He describes M.7 as a noxious weed. “It’s better than seedling, but 30 percent of the trees, if you don’t trellis them, will fall over. Semidwarfing trees are not a substitute for fumigating and planting precocious dwarf rootstocks. There’s no point in being in tree fruit production if you’re going to grow 15 to 20 bins per acre,” he stressed. “It’s not going to work.”

Malling 9: There are more than 100 clones of M.9 in Europe. It has become the global standard, and though it has some resistance to root rot, it is not tolerant of replant disease. Trees on M.9 are 25 to 50 percent the size of seedling, depending on the clone. M.9 337 is midpoint; Fleuren 56 is smaller; and EMLA, Nic.29, and Pajam 2 are larger. Nic.29 seems to have trouble calming down and produces root suckers.  All the clones are bigger than M.26 in Washington State and give better annual production.

Malling 26: It is a myth that M.26 is more vigorous than M.9. This will very rarely be the case on a replant site. M.26 is one of the most inconsistent rootstocks in terms of vigor, and there can be a variance of two to three feet in growth from tree to tree. It is susceptible to fireblight, prone to biennial bearing, and performs poorly in replant sites.

Mark: Mark is the current standard for precocity. Auvil said more than one operation in Washington has trees on Mark that produce 140 bins per acre of Granny Smith. It is a good option for plant-in-place orchards because it takes budding and grafting very well and the trees grow uniformly. The trees grow very vigorously at first, but once they come into bearing and set fruit, they stop. The trees must be completely grown before they crop. The rootstock’s characteristic root proliferation at the soil line has not been an issue when growing trees from bench grafts.

Budagovsky 9: This is a widely available fireblight-resistant rootstock that propagates well. However, it is sensitive to replant disease, and the trees will be smaller than on Mark. In a number of orchards in Washington’s Columbia Basin, Gala and Fuji trees have not filled their space when planted four feet apart. They need to be planted more densely on this rootstock.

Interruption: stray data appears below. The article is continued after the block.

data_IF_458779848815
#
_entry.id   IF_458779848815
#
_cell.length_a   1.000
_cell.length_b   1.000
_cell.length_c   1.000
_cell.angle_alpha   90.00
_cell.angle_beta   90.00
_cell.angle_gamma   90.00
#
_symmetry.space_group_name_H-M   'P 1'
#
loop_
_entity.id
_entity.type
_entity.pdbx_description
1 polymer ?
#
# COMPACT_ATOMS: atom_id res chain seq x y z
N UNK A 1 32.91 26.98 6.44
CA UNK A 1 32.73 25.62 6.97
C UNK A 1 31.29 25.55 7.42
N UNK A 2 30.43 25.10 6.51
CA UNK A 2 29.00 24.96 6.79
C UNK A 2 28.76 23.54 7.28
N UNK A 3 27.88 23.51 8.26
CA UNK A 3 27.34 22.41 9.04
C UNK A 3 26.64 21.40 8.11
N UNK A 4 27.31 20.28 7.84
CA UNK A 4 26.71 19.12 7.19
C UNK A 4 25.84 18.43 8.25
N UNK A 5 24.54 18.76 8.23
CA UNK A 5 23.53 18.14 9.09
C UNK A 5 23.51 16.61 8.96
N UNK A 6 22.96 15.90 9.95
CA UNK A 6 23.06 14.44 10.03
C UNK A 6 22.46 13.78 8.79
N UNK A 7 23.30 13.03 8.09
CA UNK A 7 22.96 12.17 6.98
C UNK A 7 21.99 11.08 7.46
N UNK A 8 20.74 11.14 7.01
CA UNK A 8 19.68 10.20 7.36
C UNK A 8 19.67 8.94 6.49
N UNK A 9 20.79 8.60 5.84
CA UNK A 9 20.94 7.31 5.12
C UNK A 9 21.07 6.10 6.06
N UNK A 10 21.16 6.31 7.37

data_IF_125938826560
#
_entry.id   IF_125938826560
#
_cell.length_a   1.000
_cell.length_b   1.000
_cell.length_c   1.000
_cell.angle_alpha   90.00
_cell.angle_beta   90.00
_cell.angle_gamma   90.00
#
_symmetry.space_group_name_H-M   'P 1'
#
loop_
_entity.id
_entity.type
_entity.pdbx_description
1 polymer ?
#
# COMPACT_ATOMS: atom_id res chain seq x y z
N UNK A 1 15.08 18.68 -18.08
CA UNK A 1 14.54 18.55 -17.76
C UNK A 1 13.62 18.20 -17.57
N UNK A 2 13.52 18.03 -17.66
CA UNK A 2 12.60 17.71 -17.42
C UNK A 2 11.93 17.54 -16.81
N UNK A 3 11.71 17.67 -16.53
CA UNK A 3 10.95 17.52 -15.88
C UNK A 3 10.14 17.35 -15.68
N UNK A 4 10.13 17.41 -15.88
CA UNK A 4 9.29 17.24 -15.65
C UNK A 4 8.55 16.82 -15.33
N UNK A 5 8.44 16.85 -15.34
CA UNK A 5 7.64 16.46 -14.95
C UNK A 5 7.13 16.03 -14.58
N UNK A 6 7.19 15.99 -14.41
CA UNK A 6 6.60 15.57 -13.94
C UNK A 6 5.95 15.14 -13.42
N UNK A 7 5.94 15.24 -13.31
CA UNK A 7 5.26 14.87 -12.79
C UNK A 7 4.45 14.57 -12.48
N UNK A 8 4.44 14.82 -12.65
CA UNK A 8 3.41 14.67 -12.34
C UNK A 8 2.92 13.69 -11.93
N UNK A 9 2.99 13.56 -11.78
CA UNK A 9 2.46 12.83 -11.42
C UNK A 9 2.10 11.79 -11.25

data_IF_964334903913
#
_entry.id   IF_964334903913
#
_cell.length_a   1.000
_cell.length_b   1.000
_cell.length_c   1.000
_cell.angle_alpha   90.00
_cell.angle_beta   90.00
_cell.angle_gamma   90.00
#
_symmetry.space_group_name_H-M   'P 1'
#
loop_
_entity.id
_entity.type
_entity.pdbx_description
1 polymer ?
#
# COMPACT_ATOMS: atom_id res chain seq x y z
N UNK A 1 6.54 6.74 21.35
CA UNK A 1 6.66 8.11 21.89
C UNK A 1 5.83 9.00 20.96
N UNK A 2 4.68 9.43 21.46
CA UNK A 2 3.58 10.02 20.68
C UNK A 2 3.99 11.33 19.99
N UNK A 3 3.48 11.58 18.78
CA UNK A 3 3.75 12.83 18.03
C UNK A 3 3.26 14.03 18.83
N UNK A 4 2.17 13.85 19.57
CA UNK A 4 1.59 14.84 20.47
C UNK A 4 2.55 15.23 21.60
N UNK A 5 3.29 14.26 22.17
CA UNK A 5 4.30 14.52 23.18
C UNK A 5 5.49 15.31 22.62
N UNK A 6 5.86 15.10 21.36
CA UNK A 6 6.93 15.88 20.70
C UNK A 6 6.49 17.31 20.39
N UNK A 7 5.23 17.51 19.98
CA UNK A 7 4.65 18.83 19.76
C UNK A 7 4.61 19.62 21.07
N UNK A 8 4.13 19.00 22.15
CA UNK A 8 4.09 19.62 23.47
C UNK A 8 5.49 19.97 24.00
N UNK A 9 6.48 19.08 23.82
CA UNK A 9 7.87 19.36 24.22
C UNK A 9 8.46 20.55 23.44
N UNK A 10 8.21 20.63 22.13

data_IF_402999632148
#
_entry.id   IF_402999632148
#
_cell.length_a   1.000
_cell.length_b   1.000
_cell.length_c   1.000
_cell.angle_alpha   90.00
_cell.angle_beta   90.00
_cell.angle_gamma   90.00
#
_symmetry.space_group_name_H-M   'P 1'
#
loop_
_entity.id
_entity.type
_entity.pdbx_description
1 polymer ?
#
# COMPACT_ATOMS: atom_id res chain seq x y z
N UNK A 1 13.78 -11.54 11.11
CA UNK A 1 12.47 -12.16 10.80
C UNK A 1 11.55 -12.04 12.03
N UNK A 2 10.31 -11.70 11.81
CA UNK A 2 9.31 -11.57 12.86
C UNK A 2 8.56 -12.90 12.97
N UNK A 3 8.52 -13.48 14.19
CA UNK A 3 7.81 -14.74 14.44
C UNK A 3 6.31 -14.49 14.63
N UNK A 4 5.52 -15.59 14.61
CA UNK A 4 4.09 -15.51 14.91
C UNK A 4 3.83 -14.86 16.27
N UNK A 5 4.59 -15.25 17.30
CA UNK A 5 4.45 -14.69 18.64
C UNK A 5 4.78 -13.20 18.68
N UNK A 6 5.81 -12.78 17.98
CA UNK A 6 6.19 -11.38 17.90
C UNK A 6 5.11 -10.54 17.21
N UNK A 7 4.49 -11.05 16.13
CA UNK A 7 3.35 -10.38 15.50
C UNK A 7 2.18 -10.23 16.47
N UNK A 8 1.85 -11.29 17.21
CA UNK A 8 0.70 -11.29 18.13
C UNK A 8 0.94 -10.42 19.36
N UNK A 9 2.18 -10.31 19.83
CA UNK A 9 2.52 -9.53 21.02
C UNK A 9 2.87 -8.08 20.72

Geneva 11: This rootstock is the size of the M.9 337 clone and is very productive. It is not tolerant of replant disease but still yields better than M.9 in replant sites. It is resistant to fireblight and crown rot, and is fairly winter hardy.

Geneva 41: This rootstock has good horticultural characteristics. It will tolerate replant disease but yields best in fumigated sites. It is winter hardy.

Geneva 214: This rootstock, which is bigger than G.41, has done well in Washington State. It is resistant to fire­blight, woolly apple aphid, and crown rot and is winter hardy.

Geneva 935:  In Washington, this rootstock is no bigger than the bigger M.9 clones. It is not resistant to woolly apple aphid.

Geneva 16: The major shortcoming of this rootstock is its hypersensitivity to viruses. It is M.9 in size and is ­fireblight resistant.

Geneva 202: This woolly-apple-aphid-resistant rootstock was released in New Zealand several years ago. It is also resistant to fireblight, but its tolerance to replant ­disease is not yet known. It doesn’t have the best crop density, and Auvil said it is not productive enough for him to recommend. Yields might be 20 percent less than with G.41.

Geneva 202, 935, and 16 are the most readily available of the Geneva rootstocks.